Muhammad Rahim is a high value detainee, currently held at Guantanamo Bay prison since 2008. His story is one of kidnap, rendition and torture. He was the last detainee to go through the infamous CIA ‘detention and interrogation’ programme. You can read his full story with details exclusively revealed by CAGE here.
On the 4th of August 2016, Rahim appeared before a parole review board seeking his release from Guantanamo. He is the first high value detainee to be considered for release and a decision on his case is expected in the very near future. If he is refused, the next time he will be eligible for a review will be in another two years.
CAGE exclusively interviewed, Lt. Commander Kevin Bogucki, Rahim’s former military lawyer, about his client, the alleged charges against him and his prospects of freedom.
CAGE: Can you describe your client as a man?
KB: Muhammad Rahim is one of the most intelligent and personable men I have ever met. He is genuinely friendly and has a rare sense of humor that keeps me smiling throughout our meetings. In fact, I am consistently impressed by Muhammad Rahim’s ability to maintain a positive attitude in such a hostile and uncomfortable environment. It is a testament to his faith and his strength of character.
CAGE: How did the people who knew him and whom you’ve met describe him ?
KB: When I visited Jalalabad, Afghanistan, I met with more than thirty elders of the Nangarhar province, each of whom had clear memories of Muhammad Rahim. They described him as a peaceful, caring teacher, who would go out of his way to help people. Each elder provided a letter, attesting to Muhammad Rahim’s peaceful nature and personally guaranteeing his good conduct if he were returned to Afghanistan.
CAGE: What impact did the treatment he suffered at the hand of the CIA have on him?
KB: [I prefer not to answer this question.]
CAGE: What is his legal status and does he have any hope for release?
KB: Muhammad Rahim’s legal status is truly unfortunate. I often describe Guantanamo as an upside-down and backward world, where the guilty have more rights than the innocent. If a Guantanamo detainee is actually guilty of a war crime, and the United States has evidence to prove it, the United States will take him to trial and he will have an opportunity to plead his case to a judge. If he is convicted, he will serve a sentence and then be released and returned home (e.g., Salim Hamdan). But if a Guantanamo detainee has not committed any crime, the United States will never take him to trial, he will never have an opportunity to prove his innocence, and he will remain confined indefinitely. This is the case with Muhammad Rahim. Since he is not guilty of any war crime, the United States will never take him to trial. And, if he never goes to trial, he will never have an opportunity to prove his innocence. He will remain confined at Guantanamo indefinitely.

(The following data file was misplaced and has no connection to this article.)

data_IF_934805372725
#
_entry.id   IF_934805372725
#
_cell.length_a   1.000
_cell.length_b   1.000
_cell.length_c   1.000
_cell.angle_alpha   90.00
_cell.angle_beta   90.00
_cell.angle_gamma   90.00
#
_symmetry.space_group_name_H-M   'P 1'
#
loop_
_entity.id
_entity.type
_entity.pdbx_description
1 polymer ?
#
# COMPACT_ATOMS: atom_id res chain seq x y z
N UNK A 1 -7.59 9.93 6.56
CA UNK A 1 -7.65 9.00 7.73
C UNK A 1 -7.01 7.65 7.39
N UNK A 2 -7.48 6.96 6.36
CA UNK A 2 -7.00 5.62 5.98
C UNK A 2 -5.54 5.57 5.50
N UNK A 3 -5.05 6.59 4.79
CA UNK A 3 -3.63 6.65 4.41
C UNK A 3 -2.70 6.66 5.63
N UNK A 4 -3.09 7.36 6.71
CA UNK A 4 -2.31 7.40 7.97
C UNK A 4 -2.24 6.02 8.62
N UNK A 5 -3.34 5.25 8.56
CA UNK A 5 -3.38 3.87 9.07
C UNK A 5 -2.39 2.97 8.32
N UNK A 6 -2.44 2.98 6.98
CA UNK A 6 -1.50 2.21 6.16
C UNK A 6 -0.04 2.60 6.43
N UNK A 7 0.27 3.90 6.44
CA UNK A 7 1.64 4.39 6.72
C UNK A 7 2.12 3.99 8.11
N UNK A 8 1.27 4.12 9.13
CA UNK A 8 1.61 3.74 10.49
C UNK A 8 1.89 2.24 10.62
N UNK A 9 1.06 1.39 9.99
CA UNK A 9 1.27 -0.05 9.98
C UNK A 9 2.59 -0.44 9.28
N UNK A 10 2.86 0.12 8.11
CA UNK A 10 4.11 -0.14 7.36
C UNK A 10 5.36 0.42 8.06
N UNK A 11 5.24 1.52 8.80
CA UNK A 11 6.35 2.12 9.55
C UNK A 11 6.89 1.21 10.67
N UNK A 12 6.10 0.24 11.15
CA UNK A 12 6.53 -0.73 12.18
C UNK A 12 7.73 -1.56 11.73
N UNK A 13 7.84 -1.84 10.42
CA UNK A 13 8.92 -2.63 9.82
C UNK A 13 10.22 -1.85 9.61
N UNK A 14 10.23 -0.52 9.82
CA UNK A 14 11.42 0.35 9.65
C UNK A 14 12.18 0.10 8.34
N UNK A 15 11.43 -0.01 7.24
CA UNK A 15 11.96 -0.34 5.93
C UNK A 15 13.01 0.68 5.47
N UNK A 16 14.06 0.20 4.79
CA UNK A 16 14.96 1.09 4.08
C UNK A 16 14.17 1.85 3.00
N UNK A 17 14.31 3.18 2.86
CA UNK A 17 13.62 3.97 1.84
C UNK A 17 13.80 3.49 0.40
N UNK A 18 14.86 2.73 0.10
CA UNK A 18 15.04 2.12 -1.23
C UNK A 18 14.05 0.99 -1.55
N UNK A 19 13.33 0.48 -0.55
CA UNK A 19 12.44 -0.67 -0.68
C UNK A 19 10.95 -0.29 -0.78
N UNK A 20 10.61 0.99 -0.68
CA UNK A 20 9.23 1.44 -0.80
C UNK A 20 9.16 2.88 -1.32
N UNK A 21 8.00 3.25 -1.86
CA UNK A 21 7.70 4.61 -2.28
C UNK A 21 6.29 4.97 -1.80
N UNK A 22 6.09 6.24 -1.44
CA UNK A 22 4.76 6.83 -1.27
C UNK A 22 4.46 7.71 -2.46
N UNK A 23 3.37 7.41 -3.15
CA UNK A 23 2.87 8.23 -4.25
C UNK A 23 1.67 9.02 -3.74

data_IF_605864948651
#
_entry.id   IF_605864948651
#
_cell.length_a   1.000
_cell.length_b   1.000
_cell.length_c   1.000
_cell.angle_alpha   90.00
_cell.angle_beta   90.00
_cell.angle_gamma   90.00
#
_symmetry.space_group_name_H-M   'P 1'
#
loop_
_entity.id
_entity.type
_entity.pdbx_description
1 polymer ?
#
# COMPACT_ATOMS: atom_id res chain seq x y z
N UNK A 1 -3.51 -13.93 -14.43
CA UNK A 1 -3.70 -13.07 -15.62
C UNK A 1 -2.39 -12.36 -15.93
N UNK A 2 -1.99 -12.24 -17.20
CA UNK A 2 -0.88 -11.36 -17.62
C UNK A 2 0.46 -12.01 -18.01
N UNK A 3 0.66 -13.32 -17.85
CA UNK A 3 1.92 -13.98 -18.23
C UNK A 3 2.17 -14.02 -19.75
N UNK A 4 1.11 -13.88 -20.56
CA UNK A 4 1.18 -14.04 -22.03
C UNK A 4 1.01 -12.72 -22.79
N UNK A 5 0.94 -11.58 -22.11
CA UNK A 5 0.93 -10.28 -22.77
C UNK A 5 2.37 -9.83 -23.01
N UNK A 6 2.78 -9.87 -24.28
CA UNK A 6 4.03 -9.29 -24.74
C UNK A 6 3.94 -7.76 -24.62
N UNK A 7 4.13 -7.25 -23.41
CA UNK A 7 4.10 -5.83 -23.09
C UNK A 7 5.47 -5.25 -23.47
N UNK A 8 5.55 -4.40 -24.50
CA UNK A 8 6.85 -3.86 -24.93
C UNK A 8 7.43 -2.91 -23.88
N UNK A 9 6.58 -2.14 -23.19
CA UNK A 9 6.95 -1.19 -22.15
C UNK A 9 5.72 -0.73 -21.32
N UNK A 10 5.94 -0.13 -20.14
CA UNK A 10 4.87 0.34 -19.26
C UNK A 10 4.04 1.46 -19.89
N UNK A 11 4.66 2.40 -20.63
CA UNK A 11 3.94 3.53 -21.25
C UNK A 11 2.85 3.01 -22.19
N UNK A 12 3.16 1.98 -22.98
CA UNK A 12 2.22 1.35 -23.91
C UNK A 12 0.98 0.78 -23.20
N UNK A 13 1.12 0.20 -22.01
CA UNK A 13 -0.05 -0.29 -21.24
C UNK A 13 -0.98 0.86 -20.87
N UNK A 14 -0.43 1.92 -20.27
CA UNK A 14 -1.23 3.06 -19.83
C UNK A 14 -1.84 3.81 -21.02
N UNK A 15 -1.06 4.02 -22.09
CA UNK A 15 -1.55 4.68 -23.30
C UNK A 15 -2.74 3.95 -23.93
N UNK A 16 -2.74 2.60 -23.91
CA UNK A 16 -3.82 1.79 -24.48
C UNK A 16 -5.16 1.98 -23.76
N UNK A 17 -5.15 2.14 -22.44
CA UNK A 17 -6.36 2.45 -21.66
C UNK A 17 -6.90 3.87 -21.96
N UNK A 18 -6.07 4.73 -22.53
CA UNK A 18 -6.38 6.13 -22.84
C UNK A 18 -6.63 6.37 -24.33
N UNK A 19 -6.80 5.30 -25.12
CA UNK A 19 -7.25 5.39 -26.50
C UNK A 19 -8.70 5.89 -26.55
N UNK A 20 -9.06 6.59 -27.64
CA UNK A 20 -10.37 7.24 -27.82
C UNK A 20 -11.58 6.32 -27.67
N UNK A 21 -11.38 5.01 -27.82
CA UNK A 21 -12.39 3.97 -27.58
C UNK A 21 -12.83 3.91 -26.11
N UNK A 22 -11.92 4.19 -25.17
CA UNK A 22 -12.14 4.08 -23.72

In fact, Muhammad Rahim’s situation is worse than that of other Guantanamo detainees, because the United States has labeled him a “High Value Detainee.” This was not because Muhammad Rahim committed a serious crime against the United States (like the alleged planners of the 9/11 attacks), but only because the United States once believed he had valuable information. Nonetheless, Muhammad Rahim now shares the same label as men like Khalid Sheikh Muhammad and no United States government official has the political will to release him. As a “High Value Detainee,” Muhammad Rahim may remain confined for the rest of his life, even though he is not guilty of any crime.
CAGE: What do you say about the accusations made against him?
KB: The United States claims Muhammad Rahim, who speaks both Arabic and Pashto, was an interpreter for the senior-most members of Al Qaeda in Afghanistan. But, even if this were true, it does not constitute a war crime. At most, it would amount to “material support for terrorism,” something the United States Federal Courts have said is not a crime that can be tried at a military commission (the only court system available to try Guantanamo detainees). Thus, the United States cannot possibly convict Muhammad Rahim of a crime and will not take him to trial. Instead, the United States will continue to hold Muhammad Rahim at Guantanamo, without a trial of any kind. This is contrary to any notion of due process or fundamental fairness.
CAGE: What could he do if released?
KB: While it is unlikely the United States will ever release Muhammad Rahim, he remains hopeful he will one day be able to return to his family, who are struggling terribly without him. I have no doubt that if Muhammad Rahim were returned to Afghanistan, he would contribute greatly to his community as a teacher and a businessman. Afghanistan needs intelligent and peaceful men like Muhammad Rahim, and there is no reason he should continue to be held at Guantanamo Bay.
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(NOTE: CAGE represents cases of individuals based on the remit of our work. Supporting a case does not mean we agree with the views or actions of the individual. Content published on CAGE may not reflect the official position of our organisation.)